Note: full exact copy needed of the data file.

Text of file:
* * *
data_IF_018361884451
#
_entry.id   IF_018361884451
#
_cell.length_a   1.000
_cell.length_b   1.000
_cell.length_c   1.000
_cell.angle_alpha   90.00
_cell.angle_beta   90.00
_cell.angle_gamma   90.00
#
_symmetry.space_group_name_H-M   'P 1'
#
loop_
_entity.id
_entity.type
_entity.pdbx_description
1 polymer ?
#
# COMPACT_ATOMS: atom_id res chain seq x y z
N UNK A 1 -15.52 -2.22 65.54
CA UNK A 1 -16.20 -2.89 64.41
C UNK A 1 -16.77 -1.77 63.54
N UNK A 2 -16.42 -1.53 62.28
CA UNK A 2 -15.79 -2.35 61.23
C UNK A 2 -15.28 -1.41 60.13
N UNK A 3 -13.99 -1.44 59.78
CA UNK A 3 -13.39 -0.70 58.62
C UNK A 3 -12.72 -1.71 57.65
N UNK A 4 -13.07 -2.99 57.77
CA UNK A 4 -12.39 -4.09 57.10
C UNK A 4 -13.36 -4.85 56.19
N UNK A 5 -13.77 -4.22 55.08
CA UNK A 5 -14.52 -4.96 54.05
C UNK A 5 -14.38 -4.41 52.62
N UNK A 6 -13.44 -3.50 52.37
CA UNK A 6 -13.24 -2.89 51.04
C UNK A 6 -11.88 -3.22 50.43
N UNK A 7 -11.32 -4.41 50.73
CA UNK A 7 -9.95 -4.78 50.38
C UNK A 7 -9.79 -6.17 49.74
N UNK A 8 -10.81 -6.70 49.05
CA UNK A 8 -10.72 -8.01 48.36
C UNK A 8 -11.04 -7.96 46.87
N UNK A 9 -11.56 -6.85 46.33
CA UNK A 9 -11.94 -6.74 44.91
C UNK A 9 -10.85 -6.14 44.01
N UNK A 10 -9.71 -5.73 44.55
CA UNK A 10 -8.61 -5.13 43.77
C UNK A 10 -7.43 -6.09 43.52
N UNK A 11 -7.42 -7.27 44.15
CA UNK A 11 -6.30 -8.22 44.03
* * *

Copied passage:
data_IF_018361884451
#
_entry.id   IF_018361884451
#
_cell.length_a   1.000
_cell.length_b   1.000
_cell.length_c   1.000
_cell.angle_alpha   90.00
_cell.angle_beta   90.00
_cell.angle_gamma   90.00
#
_symmetry.space_group_name_H-M   'P 1'
#
loop_
_entity.id
_entity.type
_entity.pdbx_description
1 polymer ?
#
# COMPACT_ATOMS: atom_id res chain seq x y z
N UNK A 1 -15.52 -2.22 65.54
CA UNK A 1 -16.20 -2.89 64.41
C UNK A 1 -16.77 -1.77 63.54
N UNK A 2 -16.42 -1.53 62.28
CA UNK A 2 -15.79 -2.35 61.23
C UNK A 2 -15.28 -1.41 60.13
N UNK A 3 -13.99 -1.44 59.78
CA UNK A 3 -13.39 -0.70 58.62
C UNK A 3 -12.72 -1.71 57.65
N UNK A 4 -13.07 -2.99 57.77
CA UNK A 4 -12.39 -4.09 57.10
C UNK A 4 -13.36 -4.85 56.19
N UNK A 5 -13.77 -4.22 55.08
CA UNK A 5 -14.52 -4.96 54.05
C UNK A 5 -14.38 -4.41 52.62
N UNK A 6 -13.44 -3.50 52.37
CA UNK A 6 -13.24 -2.89 51.04
C UNK A 6 -11.88 -3.22 50.43
N UNK A 7 -11.32 -4.41 50.73
CA UNK A 7 -9.95 -4.78 50.38
C UNK A 7 -9.79 -6.17 49.74
N UNK A 8 -10.81 -6.70 49.05
CA UNK A 8 -10.72 -8.01 48.36
C UNK A 8 -11.04 -7.96 46.87
N UNK A 9 -11.56 -6.85 46.33
CA UNK A 9 -11.94 -6.74 44.91
C UNK A 9 -10.85 -6.14 44.01
N UNK A 10 -9.71 -5.73 44.55
CA UNK A 10 -8.61 -5.13 43.77
C UNK A 10 -7.43 -6.09 43.52
N UNK A 11 -7.42 -7.27 44.15
CA UNK A 11 -6.30 -8.22 44.03